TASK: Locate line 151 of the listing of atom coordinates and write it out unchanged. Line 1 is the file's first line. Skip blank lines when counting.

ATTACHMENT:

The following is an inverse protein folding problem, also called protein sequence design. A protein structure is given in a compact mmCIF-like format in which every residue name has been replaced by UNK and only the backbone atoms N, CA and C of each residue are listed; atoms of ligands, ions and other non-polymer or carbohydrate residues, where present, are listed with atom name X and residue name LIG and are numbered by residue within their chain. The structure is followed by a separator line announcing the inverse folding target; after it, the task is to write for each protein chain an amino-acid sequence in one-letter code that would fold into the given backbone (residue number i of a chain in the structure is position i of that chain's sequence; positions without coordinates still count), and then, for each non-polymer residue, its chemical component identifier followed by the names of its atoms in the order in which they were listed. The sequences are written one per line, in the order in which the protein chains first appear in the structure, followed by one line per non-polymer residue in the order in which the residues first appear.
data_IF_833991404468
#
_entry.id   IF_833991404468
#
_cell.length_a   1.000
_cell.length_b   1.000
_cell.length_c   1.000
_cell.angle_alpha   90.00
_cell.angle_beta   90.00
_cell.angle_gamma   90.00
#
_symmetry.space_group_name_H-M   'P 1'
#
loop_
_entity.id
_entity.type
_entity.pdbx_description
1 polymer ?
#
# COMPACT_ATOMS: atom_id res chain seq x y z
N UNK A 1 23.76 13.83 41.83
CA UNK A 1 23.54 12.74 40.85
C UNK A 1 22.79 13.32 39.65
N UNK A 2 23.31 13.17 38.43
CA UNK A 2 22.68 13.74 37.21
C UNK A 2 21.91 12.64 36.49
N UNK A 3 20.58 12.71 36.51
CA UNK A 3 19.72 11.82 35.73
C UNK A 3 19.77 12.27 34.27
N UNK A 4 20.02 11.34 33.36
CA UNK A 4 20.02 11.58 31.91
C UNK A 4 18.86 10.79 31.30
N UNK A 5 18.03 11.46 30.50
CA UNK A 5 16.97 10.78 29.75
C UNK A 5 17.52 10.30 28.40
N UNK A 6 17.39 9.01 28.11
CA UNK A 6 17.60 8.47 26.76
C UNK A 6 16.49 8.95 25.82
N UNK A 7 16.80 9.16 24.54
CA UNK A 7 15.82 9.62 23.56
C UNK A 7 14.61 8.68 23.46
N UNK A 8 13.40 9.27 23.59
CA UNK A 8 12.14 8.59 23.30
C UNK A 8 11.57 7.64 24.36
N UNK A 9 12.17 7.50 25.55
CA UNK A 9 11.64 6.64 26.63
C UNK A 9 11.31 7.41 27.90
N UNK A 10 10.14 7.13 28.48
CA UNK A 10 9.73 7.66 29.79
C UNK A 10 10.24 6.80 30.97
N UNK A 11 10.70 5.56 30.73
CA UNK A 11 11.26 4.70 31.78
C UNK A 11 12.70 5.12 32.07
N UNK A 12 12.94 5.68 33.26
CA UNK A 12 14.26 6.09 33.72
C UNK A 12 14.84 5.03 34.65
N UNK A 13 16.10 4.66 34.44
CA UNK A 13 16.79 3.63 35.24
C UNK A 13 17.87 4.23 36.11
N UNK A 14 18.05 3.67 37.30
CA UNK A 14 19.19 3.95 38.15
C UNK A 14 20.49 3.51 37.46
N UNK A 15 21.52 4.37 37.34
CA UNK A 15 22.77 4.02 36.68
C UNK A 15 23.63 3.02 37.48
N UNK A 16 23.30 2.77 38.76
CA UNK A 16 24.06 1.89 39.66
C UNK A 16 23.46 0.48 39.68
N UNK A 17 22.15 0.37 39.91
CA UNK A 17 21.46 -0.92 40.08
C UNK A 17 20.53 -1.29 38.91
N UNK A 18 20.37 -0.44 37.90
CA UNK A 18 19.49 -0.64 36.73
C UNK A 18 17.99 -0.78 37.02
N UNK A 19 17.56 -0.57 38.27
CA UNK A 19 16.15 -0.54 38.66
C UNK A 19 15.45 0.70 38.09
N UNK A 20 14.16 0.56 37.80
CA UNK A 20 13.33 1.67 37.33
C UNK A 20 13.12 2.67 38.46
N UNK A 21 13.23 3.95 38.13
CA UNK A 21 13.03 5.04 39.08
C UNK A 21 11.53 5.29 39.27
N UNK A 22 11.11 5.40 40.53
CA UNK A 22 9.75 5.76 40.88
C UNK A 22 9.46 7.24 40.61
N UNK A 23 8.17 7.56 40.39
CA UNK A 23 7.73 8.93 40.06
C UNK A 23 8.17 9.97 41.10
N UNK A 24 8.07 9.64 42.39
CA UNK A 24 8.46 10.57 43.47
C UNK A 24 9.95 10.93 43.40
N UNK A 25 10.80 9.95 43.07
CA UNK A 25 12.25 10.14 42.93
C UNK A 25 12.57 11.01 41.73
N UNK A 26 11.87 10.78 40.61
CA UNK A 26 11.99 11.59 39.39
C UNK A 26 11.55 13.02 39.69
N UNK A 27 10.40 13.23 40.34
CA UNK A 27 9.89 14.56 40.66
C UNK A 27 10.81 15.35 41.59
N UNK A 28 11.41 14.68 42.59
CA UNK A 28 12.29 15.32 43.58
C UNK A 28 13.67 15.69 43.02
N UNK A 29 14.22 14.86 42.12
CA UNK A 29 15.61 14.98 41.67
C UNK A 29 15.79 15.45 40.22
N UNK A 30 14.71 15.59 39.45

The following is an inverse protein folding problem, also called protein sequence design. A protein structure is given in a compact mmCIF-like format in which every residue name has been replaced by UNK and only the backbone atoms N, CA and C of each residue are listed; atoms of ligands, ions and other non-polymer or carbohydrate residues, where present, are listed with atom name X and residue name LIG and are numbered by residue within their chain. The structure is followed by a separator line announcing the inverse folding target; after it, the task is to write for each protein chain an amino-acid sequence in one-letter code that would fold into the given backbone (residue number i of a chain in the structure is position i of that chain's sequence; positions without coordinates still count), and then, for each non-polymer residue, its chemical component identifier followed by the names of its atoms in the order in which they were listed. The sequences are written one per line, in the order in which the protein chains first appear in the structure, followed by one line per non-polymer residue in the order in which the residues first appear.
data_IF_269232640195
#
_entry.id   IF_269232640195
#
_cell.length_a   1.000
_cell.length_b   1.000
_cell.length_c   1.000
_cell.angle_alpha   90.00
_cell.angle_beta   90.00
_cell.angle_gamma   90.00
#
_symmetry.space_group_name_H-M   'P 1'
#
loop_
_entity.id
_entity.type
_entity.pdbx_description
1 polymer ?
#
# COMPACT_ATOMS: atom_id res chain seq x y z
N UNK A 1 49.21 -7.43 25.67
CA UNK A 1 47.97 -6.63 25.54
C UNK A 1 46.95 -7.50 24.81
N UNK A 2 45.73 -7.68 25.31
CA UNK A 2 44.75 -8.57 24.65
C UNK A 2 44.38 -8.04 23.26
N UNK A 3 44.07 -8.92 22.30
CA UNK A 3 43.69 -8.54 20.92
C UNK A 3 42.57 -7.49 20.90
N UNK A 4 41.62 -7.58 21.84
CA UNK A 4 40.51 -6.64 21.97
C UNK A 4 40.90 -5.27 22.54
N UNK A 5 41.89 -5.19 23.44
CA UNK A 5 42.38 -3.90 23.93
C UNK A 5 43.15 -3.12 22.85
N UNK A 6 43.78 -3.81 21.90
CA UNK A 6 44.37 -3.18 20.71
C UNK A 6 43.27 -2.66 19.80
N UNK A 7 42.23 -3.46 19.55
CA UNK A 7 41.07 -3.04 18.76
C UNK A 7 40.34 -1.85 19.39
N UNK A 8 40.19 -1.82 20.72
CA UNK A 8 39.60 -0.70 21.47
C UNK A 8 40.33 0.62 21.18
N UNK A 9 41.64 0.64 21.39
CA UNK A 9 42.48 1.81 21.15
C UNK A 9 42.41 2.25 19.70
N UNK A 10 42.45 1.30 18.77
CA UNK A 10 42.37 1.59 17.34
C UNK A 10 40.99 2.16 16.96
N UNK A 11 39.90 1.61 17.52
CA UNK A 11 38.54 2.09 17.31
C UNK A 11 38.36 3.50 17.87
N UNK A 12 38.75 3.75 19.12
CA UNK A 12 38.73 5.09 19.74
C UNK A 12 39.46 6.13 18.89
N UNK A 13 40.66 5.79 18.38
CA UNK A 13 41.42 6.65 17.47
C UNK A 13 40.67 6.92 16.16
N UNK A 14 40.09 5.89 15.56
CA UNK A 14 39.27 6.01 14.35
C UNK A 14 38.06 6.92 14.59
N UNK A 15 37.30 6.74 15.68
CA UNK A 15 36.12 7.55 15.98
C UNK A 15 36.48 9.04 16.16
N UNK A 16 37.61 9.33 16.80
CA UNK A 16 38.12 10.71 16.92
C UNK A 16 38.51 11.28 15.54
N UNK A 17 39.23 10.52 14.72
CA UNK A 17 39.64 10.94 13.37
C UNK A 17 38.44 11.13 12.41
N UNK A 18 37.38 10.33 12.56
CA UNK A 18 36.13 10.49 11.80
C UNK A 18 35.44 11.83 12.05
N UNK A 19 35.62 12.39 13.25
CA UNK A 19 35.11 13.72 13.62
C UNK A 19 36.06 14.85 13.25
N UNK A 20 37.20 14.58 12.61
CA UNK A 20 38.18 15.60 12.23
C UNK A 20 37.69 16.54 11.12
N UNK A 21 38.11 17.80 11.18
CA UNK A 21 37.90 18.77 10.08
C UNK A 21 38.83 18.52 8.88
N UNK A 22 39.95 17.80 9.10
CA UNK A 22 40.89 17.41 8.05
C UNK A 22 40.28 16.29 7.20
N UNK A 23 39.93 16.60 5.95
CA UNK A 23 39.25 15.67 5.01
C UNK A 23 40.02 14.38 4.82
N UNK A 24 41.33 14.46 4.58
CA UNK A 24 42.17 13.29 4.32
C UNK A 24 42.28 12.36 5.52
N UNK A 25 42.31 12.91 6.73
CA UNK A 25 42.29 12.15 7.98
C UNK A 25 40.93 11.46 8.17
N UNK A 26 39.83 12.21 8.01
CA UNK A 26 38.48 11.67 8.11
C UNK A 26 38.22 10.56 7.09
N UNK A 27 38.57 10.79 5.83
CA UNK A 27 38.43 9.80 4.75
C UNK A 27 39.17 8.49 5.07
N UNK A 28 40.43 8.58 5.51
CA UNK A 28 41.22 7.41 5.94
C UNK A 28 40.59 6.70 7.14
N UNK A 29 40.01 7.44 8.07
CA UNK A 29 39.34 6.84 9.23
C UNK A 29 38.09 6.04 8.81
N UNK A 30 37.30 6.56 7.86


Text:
C UNK A 7 40.34 -1.85 19.39